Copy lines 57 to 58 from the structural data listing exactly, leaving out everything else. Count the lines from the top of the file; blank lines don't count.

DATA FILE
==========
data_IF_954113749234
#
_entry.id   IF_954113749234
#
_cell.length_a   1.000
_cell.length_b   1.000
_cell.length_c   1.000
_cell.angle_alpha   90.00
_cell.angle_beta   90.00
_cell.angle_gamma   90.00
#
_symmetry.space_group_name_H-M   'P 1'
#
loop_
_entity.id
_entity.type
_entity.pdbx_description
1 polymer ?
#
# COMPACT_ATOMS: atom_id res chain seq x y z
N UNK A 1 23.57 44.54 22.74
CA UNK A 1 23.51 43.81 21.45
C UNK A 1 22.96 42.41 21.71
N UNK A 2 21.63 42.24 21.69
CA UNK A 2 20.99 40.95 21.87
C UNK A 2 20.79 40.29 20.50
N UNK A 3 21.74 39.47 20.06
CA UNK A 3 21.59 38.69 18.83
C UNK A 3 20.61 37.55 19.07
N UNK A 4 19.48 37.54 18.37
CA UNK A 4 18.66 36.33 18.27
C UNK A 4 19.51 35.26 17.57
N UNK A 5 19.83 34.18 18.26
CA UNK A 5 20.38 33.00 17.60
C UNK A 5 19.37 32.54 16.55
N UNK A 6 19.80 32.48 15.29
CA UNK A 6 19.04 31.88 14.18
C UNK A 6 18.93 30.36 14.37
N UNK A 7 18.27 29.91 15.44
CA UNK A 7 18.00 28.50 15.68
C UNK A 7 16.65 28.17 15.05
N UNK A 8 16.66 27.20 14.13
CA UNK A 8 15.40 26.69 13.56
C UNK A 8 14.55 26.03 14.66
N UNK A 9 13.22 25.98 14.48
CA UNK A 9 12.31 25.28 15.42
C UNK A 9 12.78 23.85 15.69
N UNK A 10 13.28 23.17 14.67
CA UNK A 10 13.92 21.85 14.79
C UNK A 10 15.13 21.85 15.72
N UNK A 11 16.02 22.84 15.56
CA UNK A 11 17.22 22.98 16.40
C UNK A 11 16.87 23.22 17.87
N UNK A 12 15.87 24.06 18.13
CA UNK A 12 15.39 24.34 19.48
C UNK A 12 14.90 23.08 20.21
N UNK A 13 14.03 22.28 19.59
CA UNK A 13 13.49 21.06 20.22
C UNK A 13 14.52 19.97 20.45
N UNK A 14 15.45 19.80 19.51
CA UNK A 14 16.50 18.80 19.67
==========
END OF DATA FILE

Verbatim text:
N UNK A 13 14.03 22.28 19.59
CA UNK A 13 13.49 21.06 20.22